Sometimes one wonders why buzzwords are buzzwords. What’s so exciting about Internet-plugged cameras ? Plenty, actually. The Internet of Things promises systems of interconnected and constantly communicating devices, which range from household cameras to industrial sensors. This short video from IBM Think Academy neatly explained how it all works:
The headline of this Forbes article summarized the significance and problem of IoT: “The Internet Of Things is about data, not things”. The growing number of devices will generate abundant, rich, and hard-to-access data for analysis and data mining, an attractive premise for all data-driven decision-makers.
Through my coursework in my Data Analytics class, I understand that multi-sourced data must go through the Extract, Load, and Transform process to form an analysis-ready whole. How would one implement the ETL process on data created in the IoT environment, where hundreds of devices from different companies have their own data and meta data formats ? Will this become a Tower of Babel situation, in which data travel only between devices of branded systems ? If a standard is to emerge and unite the IoT landscape, what would it be ? One way to keep up is perhaps to keep watch on standardization initiatives and forming alliances in the industry, possibly through those on this comprehensive list by Postscapes. I believe that eyeing the future winners one of the most practical things to do as a student, because it reduces one’s risk of becoming obsolete.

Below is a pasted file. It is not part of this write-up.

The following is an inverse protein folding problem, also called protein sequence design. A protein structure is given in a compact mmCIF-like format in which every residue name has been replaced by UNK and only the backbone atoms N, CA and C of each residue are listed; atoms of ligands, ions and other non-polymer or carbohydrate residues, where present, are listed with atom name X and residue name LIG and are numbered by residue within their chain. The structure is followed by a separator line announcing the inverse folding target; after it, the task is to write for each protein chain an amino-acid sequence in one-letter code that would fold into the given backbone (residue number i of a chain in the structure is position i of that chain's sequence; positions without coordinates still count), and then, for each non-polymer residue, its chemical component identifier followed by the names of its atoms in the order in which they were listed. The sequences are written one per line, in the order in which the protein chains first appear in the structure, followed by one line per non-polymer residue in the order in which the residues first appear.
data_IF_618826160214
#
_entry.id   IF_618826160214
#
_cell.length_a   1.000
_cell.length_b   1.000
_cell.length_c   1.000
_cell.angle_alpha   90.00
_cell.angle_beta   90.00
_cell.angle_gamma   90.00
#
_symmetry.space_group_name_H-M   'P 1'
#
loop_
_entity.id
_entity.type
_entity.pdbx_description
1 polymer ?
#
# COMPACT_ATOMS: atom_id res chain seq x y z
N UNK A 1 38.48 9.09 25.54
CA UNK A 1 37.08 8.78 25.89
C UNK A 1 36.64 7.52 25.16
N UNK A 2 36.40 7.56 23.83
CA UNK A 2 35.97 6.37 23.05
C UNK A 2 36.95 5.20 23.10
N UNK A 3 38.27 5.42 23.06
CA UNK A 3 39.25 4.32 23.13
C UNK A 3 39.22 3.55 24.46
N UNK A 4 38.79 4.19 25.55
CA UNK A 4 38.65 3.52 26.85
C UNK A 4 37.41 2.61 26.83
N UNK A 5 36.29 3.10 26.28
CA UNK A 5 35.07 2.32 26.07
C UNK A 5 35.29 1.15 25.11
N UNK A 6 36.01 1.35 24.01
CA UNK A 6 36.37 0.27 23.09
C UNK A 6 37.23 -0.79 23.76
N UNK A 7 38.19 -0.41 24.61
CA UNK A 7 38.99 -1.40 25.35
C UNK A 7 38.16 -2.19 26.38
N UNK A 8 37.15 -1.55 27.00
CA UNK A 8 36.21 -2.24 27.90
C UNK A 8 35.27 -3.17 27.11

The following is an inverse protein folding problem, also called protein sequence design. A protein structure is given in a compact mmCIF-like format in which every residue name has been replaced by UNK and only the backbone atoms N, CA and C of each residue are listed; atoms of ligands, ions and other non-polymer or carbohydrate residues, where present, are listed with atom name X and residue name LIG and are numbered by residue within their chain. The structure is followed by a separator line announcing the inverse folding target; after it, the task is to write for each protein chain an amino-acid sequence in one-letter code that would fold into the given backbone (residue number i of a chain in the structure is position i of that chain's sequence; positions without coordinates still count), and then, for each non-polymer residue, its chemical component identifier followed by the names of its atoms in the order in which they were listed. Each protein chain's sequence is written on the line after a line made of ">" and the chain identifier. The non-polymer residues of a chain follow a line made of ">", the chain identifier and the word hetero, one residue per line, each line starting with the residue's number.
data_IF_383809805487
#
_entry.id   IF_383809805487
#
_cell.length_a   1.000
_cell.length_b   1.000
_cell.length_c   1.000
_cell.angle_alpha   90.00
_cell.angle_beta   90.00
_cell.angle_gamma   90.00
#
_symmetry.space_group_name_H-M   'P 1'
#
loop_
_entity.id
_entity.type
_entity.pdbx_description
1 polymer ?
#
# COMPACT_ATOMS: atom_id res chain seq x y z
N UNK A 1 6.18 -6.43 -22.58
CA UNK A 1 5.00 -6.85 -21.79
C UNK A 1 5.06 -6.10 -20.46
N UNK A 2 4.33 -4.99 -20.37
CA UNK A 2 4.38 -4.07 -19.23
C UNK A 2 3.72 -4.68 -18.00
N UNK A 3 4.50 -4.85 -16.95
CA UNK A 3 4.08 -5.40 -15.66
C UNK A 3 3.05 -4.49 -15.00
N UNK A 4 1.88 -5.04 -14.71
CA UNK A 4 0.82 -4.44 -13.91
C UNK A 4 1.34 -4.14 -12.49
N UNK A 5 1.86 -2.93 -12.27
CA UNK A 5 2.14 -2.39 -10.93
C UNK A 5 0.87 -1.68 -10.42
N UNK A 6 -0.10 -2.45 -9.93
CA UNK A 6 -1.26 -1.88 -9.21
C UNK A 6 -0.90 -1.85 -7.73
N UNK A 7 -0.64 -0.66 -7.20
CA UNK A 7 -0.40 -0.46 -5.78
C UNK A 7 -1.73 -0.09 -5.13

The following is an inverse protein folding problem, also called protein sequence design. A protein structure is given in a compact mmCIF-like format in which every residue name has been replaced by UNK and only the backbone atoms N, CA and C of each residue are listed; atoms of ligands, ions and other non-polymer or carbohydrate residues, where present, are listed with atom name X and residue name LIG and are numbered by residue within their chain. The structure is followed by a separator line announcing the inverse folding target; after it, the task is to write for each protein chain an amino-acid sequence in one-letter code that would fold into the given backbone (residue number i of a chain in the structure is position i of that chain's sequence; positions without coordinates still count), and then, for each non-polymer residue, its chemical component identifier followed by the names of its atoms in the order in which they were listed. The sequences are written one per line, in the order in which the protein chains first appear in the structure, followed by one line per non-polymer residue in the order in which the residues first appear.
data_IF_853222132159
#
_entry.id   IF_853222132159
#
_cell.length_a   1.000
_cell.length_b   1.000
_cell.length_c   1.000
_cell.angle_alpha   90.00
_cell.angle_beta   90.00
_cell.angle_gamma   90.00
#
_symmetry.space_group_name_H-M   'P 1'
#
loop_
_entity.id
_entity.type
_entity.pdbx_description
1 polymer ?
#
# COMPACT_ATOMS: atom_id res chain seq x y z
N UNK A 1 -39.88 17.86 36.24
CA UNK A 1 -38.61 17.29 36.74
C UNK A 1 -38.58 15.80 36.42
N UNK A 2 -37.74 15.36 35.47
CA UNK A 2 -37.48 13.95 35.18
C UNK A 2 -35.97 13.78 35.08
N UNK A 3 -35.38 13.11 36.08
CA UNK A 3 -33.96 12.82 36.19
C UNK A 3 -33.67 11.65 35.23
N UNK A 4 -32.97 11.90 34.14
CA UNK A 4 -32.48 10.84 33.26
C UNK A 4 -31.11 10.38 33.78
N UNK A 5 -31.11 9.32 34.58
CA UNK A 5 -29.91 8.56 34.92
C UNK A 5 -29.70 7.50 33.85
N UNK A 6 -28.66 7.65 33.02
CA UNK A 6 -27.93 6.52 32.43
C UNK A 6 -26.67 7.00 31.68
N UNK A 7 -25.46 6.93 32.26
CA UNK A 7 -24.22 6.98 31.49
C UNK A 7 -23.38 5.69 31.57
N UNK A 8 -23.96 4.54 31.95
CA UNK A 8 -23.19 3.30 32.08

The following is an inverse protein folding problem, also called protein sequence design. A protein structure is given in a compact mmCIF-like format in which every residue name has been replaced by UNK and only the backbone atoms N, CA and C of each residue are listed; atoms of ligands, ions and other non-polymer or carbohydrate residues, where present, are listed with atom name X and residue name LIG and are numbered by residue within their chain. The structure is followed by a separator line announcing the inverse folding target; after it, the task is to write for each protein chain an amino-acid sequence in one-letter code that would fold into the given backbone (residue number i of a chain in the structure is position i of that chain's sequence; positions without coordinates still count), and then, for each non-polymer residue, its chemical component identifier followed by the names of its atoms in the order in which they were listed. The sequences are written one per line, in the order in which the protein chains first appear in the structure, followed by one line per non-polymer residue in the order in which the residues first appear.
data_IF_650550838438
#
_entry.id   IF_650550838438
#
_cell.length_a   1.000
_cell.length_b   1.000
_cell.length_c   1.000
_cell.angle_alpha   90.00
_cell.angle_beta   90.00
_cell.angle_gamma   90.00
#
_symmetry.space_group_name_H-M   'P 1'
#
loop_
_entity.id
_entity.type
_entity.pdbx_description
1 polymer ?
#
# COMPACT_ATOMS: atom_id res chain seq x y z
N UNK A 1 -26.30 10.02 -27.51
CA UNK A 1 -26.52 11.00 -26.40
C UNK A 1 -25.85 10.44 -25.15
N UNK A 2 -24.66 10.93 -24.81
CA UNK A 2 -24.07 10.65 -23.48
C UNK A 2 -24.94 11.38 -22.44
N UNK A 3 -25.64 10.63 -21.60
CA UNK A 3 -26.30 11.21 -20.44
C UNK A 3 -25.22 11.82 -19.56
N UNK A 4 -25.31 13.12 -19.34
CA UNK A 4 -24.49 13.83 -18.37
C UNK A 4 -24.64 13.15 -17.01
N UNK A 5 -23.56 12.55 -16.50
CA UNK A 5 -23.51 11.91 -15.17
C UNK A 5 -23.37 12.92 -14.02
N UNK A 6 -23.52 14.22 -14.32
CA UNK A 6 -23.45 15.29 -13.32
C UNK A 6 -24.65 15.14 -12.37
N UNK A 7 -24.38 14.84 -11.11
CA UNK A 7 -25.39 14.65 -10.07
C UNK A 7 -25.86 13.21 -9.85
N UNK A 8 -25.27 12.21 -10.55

Unlocking the value of IoT also requires powerful infrastructure to handle gigantic amounts of data. Some companies find itself having to stop relying on SQL databases and traditional data warehouses and to adopt NoSQL and big data solution, such as Cassandra and Hadoop to serve their expanding needs. Rockwell Automation Inc, whose data previously stored in its cloud architecture are “in the single-digit petabytes”, added a Microsoft’s Hadoop distribution, named HDInsight, to aid in pulling data from isolated databases holding data generated from different devices. Considering these changes, I realize that my current knowledge in databases will not be so useful in the world where IoT reigns, unless I use it to explore and understand more advanced and powerful analytical tools and infrastructures.